Stacee, I agree with you completely, from adding water to latex paint to taking whites from job to job. This article makes all painters look like scam artists. You get what you pay for people! There is no denying that there are scammers out there but in my experience, most painters are under paid any ways so if you want a good paint job, you are going to pay for it. If you just want a new color on your walls real quick, and that is what you pay for then that's what you pay for people. Most painters get the crap end of the stick and are left with making an entire house look good when it took a lot more than a painter to build the house in the first place. Good painters do not get enough credit. They are not all scammers who are cutting corners!
Our Knoxville Painting Services or Knoxville Painting Company is managed by an expert painting applicator, me, yes I will be on every job. An experienced project manager is assigned to your project to supervise the coatings application process. We ensure customer satisfaction after job completion and that we delivered our obligations. Customer rapport and building relationships is critical to our success. A customer survey follow up call will be made within 2 weeks of job completion. We encourage our customers to provide valuable feedback which enables us to make changes as we strive to continuously out improve. We're proud to be painters in Knoxville Tn. We are the most experienced Knoxville painting contractors.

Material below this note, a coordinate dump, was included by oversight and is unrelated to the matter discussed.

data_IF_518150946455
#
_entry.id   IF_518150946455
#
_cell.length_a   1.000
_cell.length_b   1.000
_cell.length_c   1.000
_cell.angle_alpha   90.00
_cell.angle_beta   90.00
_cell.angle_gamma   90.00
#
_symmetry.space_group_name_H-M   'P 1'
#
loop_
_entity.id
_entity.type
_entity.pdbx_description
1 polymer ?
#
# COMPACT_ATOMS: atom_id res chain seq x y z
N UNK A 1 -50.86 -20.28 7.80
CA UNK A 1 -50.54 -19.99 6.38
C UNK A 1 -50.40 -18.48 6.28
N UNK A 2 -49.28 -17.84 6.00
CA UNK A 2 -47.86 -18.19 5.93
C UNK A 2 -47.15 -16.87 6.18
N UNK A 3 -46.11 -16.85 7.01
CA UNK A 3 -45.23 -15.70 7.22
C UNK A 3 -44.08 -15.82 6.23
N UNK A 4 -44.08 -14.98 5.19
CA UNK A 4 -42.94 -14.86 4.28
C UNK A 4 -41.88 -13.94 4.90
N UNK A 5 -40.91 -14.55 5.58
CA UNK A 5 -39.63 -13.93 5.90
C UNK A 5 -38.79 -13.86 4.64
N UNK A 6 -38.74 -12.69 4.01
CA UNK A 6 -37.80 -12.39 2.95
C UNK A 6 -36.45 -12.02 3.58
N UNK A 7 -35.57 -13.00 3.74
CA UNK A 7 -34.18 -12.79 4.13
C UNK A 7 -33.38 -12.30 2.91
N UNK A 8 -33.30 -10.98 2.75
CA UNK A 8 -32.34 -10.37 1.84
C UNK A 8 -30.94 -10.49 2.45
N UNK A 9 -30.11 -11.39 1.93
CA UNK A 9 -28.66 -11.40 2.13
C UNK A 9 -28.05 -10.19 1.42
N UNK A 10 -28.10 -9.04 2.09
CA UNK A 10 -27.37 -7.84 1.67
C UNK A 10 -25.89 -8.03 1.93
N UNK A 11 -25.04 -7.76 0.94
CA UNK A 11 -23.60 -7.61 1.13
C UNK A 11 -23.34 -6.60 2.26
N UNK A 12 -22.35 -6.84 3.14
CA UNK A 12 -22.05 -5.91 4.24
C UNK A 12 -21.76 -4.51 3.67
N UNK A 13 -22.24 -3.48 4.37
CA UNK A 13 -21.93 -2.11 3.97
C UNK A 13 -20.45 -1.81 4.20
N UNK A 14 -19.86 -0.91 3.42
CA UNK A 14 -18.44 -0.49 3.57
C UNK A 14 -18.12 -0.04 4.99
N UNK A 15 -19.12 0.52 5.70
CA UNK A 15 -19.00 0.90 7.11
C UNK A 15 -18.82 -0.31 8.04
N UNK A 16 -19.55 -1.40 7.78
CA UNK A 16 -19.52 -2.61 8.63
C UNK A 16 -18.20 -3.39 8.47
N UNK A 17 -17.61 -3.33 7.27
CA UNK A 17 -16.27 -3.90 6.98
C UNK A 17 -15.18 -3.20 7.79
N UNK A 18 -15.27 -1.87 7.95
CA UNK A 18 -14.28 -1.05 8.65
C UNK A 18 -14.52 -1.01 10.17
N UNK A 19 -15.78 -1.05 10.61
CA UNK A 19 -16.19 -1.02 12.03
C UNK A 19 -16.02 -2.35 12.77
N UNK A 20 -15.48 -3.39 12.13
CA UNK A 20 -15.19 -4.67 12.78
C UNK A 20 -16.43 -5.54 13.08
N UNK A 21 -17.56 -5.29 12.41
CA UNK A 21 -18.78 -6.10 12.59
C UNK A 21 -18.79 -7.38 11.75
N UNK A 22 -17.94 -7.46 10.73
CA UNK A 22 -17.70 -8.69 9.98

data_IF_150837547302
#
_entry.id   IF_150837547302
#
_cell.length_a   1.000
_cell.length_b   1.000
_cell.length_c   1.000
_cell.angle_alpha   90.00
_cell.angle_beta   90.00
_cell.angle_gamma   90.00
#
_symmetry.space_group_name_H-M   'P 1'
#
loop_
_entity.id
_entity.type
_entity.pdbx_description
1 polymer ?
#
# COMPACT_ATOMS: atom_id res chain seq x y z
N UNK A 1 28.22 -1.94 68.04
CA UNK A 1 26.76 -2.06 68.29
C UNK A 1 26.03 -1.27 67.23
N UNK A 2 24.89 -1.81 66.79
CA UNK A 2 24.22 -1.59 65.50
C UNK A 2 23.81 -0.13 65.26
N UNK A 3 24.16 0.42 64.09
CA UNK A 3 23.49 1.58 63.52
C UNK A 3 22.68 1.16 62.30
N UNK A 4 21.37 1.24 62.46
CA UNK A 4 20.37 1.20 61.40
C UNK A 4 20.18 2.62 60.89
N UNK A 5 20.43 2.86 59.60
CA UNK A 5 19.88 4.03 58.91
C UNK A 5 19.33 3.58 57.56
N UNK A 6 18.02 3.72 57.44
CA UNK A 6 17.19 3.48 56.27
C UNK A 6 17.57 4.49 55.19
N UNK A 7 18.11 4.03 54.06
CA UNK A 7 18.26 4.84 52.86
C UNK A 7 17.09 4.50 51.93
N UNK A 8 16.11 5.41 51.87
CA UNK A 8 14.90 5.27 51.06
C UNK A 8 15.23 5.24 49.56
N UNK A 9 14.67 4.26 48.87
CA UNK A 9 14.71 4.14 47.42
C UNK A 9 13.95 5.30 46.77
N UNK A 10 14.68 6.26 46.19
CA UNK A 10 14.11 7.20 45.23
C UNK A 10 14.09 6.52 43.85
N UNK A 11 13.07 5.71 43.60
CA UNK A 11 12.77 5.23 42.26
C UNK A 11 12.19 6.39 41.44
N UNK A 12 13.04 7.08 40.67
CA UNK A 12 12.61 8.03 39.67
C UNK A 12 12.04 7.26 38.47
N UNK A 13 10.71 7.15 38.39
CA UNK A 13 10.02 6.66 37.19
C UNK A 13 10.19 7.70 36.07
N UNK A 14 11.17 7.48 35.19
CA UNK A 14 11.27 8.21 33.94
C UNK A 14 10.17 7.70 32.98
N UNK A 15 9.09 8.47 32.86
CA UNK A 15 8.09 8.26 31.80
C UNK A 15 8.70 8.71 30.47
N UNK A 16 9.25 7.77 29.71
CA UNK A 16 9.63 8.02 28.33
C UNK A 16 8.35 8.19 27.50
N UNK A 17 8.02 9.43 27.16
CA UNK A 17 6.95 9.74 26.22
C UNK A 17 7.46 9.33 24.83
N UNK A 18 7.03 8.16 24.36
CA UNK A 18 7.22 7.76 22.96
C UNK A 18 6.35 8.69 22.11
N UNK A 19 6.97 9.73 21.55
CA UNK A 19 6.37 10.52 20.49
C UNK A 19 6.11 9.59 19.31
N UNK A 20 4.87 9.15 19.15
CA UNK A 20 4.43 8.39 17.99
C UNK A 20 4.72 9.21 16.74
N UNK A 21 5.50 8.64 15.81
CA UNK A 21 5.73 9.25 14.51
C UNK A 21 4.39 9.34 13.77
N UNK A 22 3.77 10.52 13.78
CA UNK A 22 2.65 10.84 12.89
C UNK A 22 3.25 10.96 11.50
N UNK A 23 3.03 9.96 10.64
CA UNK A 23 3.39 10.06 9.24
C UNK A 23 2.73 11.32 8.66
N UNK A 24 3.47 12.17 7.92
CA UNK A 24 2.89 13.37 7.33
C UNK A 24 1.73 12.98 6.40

Our Knoxville Painting Services or Knoxville Painting Company is managed by an expert painting applicator, me, yes I will be on every job. An experienced project manager is assigned to your project to supervise the coatings application process. We ensure customer satisfaction after job completion and that we delivered our obligations. Customer rapport and building relationships is critical to our success. A customer survey follow up call will be made within 2 weeks of job completion. We encourage our customers to provide valuable feedback which enables us to make changes as we strive to continuously out improve. We're proud to be painters in Knoxville Tn. We are the most experienced Knoxville painting contractors. 
A fresh coat of paint makes everything it touches seem brand new. But such new beginnings cost real money. Professional painters charge around $4,000 for labor and materials to paint the exterior of a 2,500-square-foot, two-story home and roughly $5,500 for the interior. Painters’ rates may range from $20 to $60 an hour, but around $40 is typical in urban areas.
Deciding which paint to use has gotten much easier now that acrylic latexes have pushed oil-based paints almost to extinction. The acrylics offer superior performance (they don't harden with age, the way oils do, so they move and breathe without blistering), they don't mildew as readily, and they emit fewer VOCs, so they comply with new air-quality regulations. They also work over both oil- and water-based primers.
You are right on with this - why do people leave switch plates on when it's just so easy to take them off? Another thing that happened to us - we had the popcorn ceiling taken off and the ceiling painted white. When the job was done and I later went to change out all the fixtures/fans, they had left every fixture in place, so there was a large patch of popcorn and unpainted ceiling left behind - it just didn't dawn on me to specify that they take those down before scraping and painting. It was kind of a mess.